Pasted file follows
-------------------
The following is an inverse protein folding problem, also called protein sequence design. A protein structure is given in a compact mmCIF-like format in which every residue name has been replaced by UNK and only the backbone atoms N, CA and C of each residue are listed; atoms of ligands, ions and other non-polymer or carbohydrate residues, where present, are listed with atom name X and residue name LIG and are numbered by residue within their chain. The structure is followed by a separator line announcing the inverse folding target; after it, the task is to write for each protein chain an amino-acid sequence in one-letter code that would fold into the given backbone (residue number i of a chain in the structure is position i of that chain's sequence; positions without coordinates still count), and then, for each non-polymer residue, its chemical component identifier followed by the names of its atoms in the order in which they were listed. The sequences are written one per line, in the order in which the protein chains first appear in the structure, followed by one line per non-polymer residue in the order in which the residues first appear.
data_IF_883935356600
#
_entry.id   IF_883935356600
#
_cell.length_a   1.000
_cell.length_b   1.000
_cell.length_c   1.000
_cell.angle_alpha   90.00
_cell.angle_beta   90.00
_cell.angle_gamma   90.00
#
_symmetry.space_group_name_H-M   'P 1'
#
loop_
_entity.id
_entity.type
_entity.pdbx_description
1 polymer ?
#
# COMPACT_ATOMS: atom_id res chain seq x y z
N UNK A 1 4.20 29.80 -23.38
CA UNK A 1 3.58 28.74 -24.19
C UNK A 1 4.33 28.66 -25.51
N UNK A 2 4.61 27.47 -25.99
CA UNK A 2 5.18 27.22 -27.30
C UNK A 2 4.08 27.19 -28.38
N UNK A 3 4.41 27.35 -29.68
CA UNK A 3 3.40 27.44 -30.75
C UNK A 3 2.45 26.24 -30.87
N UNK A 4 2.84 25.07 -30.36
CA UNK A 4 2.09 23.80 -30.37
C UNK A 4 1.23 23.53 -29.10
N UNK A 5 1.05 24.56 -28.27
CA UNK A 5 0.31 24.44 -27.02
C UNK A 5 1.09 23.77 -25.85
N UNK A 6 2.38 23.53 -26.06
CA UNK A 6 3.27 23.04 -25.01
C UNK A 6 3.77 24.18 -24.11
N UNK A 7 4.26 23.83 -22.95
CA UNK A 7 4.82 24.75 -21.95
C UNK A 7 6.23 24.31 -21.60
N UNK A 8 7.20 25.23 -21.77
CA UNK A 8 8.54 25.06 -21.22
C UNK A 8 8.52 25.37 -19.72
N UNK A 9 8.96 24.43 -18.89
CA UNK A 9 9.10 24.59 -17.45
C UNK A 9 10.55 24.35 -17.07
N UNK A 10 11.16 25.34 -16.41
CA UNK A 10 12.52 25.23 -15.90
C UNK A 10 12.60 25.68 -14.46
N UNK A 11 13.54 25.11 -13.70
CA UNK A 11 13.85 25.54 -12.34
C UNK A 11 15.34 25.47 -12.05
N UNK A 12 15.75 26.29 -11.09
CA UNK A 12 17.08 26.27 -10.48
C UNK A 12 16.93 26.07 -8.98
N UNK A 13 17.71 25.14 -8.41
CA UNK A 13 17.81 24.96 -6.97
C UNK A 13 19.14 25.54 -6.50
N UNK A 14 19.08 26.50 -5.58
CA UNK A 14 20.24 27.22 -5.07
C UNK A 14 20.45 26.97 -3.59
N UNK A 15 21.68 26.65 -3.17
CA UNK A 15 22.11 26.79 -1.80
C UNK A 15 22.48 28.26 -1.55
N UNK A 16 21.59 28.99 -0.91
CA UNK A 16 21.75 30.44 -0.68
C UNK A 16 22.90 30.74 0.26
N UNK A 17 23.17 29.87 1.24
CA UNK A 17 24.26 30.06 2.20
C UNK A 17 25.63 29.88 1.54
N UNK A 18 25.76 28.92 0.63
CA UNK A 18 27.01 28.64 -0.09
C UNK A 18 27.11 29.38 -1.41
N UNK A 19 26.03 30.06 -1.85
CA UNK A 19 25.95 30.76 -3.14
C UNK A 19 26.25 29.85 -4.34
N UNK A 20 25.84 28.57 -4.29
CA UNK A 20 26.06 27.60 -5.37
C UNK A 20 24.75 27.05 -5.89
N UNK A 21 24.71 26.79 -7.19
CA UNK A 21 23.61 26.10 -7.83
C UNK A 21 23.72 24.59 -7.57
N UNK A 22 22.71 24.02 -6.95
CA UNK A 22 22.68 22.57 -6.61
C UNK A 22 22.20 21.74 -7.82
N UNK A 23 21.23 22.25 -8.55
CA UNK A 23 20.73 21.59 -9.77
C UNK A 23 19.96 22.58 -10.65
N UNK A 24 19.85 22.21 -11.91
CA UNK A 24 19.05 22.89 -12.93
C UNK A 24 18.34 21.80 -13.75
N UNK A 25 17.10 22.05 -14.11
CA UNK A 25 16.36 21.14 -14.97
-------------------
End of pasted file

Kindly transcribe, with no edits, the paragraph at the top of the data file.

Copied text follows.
The following is an inverse protein folding problem, also called protein sequence design. A protein structure is given in a compact mmCIF-like format in which every residue name has been replaced by UNK and only the backbone atoms N, CA and C of each residue are listed; atoms of ligands, ions and other non-polymer or carbohydrate residues, where present, are listed with atom name X and residue name LIG and are numbered by residue within their chain. The structure is followed by a separator line announcing the inverse folding target; after it, the task is to write for each protein chain an amino-acid sequence in one-letter code that would fold into the given backbone (residue number i of a chain in the structure is position i of that chain's sequence; positions without coordinates still count), and then, for each non-polymer residue, its chemical component identifier followed by the names of its atoms in the order in which they were listed. The sequences are written one per line, in the order in which the protein chains first appear in the structure, followed by one line per non-polymer residue in the order in which the residues first appear.